Maputo Bay Bridge (Mozambique)


Completed in November 2018, it was built and financed by the Chinese. At 3kms long, it is the longest suspension bridge in SSA connecting Maputo to the South African border. It cost $750m or (6 per cent of GDP).


The Kazungula bridge




Opening in March 2019, it is 923m long and cost $260m (0.6 per cent GDP); financed by African Development Bank (AfDB), the Japan International Cooperation Agency (JICA) and an EU grant. It was built by Daewoo Engineering and Construction and will facilitate trade between Zambia and Botswana.


Source of the Nile




Completed in October 2018, it cost $112m (0.4 per cent of GDP) with 80 percent financing from JICA at an annual interest rate of 0.01%, payable in 10 years. It was built by a Japanese contractor in partnership with Hyundai Engineering and Construction.


Trans-Gambia Bridge





Completed in January 2019, this bridge is 1.8km long, and was financed by the AfDB at a cost $65m (3.8 percent GDP). The bridge opens up trade between Gambia and Senegal.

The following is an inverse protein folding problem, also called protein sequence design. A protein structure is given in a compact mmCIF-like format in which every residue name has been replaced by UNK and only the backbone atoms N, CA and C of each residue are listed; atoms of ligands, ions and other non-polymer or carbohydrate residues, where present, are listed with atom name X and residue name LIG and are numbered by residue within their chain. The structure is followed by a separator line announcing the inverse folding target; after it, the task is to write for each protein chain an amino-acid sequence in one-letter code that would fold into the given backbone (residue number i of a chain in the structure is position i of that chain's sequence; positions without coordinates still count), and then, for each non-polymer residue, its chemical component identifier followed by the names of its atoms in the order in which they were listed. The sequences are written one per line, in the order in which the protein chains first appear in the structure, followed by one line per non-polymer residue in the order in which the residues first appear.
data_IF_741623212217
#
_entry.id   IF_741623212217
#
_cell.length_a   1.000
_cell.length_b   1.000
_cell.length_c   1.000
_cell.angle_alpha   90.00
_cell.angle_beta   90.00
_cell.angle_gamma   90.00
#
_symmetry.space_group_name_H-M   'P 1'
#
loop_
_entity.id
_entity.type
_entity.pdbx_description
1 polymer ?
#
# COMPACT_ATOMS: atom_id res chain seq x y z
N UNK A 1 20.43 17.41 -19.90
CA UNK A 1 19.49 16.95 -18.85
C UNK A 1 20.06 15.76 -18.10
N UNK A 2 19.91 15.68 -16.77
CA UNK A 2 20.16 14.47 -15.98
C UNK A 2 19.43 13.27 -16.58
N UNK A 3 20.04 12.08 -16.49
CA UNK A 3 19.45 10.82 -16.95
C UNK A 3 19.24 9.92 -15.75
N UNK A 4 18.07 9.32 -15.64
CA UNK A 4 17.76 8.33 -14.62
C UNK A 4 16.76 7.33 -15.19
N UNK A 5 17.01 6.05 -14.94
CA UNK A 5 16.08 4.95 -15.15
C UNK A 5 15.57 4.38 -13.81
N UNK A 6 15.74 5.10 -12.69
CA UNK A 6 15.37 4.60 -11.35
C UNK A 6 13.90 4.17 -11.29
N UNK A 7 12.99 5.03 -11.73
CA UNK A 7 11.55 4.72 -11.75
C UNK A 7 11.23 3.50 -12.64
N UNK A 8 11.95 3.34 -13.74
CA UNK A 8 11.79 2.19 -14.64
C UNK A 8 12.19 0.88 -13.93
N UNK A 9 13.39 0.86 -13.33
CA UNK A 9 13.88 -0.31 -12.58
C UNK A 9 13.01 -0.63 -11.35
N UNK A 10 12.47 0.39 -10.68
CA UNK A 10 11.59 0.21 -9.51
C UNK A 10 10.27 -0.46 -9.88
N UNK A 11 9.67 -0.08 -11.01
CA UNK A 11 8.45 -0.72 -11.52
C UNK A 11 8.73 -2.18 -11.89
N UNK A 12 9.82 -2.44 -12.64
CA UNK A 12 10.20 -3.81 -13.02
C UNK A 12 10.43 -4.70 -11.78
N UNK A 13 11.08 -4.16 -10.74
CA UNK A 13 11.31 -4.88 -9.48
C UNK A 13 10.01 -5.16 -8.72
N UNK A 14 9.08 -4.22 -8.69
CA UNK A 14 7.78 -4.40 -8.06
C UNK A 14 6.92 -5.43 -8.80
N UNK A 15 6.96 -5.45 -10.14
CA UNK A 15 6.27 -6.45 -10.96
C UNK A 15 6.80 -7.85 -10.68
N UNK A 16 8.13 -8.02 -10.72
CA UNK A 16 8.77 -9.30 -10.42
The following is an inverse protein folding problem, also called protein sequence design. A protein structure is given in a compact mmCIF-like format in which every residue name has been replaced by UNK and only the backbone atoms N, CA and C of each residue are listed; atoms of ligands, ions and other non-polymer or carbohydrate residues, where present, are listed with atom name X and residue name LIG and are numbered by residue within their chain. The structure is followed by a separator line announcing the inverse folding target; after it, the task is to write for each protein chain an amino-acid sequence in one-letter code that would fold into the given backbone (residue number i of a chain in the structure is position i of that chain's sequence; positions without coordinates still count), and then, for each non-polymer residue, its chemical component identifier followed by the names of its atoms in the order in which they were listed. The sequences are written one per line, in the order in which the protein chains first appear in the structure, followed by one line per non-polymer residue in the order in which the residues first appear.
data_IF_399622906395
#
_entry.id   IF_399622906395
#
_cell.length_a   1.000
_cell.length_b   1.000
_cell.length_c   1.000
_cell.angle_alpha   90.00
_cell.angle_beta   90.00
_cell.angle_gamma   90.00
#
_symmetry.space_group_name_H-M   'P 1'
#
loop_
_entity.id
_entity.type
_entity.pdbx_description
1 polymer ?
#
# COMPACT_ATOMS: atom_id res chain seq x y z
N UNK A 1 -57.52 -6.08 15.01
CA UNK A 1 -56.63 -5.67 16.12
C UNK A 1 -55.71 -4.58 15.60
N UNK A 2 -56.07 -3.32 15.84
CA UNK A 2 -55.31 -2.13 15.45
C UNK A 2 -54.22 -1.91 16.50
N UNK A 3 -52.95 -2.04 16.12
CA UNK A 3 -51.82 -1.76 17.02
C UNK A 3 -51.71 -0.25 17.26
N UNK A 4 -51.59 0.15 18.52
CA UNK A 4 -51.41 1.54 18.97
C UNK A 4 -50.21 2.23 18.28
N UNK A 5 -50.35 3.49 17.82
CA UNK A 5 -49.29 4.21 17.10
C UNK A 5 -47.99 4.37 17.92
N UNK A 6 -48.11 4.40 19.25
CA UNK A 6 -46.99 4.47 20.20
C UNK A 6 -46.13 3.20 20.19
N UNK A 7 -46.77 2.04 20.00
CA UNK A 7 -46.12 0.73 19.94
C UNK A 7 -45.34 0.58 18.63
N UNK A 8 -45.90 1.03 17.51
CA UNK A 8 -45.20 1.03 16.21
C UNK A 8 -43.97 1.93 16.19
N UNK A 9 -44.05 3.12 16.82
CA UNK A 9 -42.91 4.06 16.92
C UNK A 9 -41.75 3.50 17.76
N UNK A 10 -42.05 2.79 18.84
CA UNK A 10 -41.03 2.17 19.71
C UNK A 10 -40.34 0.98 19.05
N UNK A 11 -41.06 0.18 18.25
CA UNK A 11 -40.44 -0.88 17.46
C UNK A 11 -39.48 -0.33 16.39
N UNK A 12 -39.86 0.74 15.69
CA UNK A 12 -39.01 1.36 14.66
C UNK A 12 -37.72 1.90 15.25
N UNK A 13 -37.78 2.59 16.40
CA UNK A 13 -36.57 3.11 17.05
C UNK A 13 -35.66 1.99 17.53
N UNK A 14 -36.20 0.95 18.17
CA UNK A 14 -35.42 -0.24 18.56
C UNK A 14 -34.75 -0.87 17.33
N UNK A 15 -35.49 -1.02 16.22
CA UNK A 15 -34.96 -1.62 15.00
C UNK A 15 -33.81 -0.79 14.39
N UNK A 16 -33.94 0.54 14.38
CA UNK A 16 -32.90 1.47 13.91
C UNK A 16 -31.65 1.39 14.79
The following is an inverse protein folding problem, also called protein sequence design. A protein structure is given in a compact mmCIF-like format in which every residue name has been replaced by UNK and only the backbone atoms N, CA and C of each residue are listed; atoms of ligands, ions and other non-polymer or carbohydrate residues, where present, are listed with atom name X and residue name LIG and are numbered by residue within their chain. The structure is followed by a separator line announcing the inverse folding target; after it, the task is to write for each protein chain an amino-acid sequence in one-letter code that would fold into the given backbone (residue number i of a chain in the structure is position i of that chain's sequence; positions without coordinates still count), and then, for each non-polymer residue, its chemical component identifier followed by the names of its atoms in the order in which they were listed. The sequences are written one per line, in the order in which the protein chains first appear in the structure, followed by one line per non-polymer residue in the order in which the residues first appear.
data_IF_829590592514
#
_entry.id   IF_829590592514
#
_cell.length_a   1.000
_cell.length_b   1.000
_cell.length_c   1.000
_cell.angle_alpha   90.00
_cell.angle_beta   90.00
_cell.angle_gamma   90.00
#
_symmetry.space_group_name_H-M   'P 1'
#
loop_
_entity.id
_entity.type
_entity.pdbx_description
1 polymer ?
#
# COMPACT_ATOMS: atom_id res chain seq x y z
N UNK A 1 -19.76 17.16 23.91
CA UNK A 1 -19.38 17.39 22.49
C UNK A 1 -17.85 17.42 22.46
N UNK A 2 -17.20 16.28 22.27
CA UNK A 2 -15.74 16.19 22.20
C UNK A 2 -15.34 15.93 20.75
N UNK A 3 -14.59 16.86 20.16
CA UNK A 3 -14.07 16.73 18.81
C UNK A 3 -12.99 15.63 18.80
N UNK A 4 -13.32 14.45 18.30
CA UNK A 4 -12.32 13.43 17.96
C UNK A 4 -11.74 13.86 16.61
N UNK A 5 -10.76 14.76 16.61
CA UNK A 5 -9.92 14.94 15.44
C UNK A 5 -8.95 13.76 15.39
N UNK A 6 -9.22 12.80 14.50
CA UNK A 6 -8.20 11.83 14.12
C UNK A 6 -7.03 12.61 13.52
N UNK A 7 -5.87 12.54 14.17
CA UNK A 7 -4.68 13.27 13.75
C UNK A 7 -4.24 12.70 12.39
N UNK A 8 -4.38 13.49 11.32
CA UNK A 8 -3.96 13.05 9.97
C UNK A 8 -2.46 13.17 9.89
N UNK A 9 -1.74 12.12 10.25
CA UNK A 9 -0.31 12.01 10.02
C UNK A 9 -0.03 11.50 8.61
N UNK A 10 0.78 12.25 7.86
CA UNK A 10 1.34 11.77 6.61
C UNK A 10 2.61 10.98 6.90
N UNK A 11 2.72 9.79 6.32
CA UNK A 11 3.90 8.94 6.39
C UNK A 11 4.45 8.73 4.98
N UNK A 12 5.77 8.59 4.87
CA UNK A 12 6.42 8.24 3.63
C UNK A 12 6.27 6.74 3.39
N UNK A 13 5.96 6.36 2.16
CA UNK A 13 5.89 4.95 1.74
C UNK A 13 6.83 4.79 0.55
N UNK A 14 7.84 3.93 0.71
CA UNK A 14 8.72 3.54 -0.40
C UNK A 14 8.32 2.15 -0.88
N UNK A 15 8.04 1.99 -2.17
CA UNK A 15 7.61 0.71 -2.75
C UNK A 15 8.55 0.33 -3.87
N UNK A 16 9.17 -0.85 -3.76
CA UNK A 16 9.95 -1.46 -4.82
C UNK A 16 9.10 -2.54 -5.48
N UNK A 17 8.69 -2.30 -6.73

Billion dollar bridge

There are of course good economic development reasons for building bridges. But sometimes, the trade-offs can be quite stark as in Sierra Leone. For many years, there was a proposal to build a new airport which would avoid the bumpy boat ride from Lungi to Freetown. The new airport had been approved, with financing from China. Then, in 2018 a new administration canceled the airport project and instead proposed the construction of a bridge linking Lungi to Freetown, again with backing from China. The cancelled airport project was estimated to cost $400 million, while the new bridge, at 13km, may cost an alarming $1billion (25 per cent of GDP). The Lungi bridge should be seen in the context of the country’s public debt that has doubled (from 35 to 68 percent of GDP) over the past five years.

Whether a country should undertake a major public investment is a complex question with both political and public finance implications. To assess the relative merits of such a project requires weighing the costs against the benefits. At a minimum, three tests should be carried out: First, demonstrate there is adequate (verifiable) traffic flows to justify the new project. Second, conduct a rigorous independent assessment of its technical, economic and financial viability. Third, compare the financing arrangements against alternative sources. If there is significant uncertainty about future costs, revenues or related issues, it is far better to delay the project, or scale back the design to avoid unsustainable debt levels.


[1] Senior Economist, Fiscal Affairs Department, IMF

[2] Remarks made at a conference in Beijing, in April 2018.

[3] Mozambique: Staff Report for the 2017 Article IV Consultation – Debt Sustainability Analysis. Feb 2018